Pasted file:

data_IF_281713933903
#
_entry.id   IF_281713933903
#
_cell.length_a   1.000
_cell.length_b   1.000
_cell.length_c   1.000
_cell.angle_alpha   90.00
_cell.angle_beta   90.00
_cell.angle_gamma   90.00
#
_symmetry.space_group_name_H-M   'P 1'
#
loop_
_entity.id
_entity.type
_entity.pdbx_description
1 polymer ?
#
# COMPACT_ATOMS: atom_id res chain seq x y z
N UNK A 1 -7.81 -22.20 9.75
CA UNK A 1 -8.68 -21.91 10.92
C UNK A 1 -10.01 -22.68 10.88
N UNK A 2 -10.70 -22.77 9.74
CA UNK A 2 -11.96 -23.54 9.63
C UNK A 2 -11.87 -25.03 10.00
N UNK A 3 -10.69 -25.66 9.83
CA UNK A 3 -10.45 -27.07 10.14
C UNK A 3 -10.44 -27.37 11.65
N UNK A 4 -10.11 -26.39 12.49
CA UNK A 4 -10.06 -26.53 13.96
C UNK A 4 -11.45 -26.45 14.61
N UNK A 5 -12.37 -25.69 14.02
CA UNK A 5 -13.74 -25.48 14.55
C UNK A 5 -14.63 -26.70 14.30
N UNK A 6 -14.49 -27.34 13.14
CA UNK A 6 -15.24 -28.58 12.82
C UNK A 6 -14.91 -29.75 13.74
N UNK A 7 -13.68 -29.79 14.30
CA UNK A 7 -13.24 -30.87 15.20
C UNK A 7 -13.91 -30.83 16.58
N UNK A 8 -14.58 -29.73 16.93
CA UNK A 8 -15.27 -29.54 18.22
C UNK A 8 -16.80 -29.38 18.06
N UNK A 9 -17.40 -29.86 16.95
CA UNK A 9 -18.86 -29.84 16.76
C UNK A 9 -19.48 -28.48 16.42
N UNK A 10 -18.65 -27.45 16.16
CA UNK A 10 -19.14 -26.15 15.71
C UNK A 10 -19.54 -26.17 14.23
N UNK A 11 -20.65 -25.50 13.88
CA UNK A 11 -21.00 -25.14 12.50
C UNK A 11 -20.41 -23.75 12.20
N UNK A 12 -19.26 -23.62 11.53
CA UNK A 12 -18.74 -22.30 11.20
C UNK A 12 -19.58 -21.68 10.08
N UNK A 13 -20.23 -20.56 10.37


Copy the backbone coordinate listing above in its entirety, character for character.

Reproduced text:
data_IF_281713933903
#
_entry.id   IF_281713933903
#
_cell.length_a   1.000
_cell.length_b   1.000
_cell.length_c   1.000
_cell.angle_alpha   90.00
_cell.angle_beta   90.00
_cell.angle_gamma   90.00
#
_symmetry.space_group_name_H-M   'P 1'
#
loop_
_entity.id
_entity.type
_entity.pdbx_description
1 polymer ?
#
# COMPACT_ATOMS: atom_id res chain seq x y z
N UNK A 1 -7.81 -22.20 9.75
CA UNK A 1 -8.68 -21.91 10.92
C UNK A 1 -10.01 -22.68 10.88
N UNK A 2 -10.70 -22.77 9.74
CA UNK A 2 -11.96 -23.54 9.63
C UNK A 2 -11.87 -25.03 10.00
N UNK A 3 -10.69 -25.66 9.83
CA UNK A 3 -10.45 -27.07 10.14
C UNK A 3 -10.44 -27.37 11.65
N UNK A 4 -10.11 -26.39 12.49
CA UNK A 4 -10.06 -26.53 13.96
C UNK A 4 -11.45 -26.45 14.61
N UNK A 5 -12.37 -25.69 14.02
CA UNK A 5 -13.74 -25.48 14.55
C UNK A 5 -14.63 -26.70 14.30
N UNK A 6 -14.49 -27.34 13.14
CA UNK A 6 -15.24 -28.58 12.82
C UNK A 6 -14.91 -29.75 13.74
N UNK A 7 -13.68 -29.79 14.30
CA UNK A 7 -13.24 -30.87 15.20
C UNK A 7 -13.91 -30.83 16.58
N UNK A 8 -14.58 -29.73 16.93
CA UNK A 8 -15.27 -29.54 18.22
C UNK A 8 -16.80 -29.38 18.06
N UNK A 9 -17.40 -29.86 16.95
CA UNK A 9 -18.86 -29.84 16.76
C UNK A 9 -19.48 -28.48 16.42
N UNK A 10 -18.65 -27.45 16.16
CA UNK A 10 -19.14 -26.15 15.71
C UNK A 10 -19.54 -26.17 14.23
N UNK A 11 -20.65 -25.50 13.88
CA UNK A 11 -21.00 -25.14 12.50
C UNK A 11 -20.41 -23.75 12.20
N UNK A 12 -19.26 -23.62 11.53
CA UNK A 12 -18.74 -22.30 11.20
C UNK A 12 -19.58 -21.68 10.08
N UNK A 13 -20.23 -20.56 10.37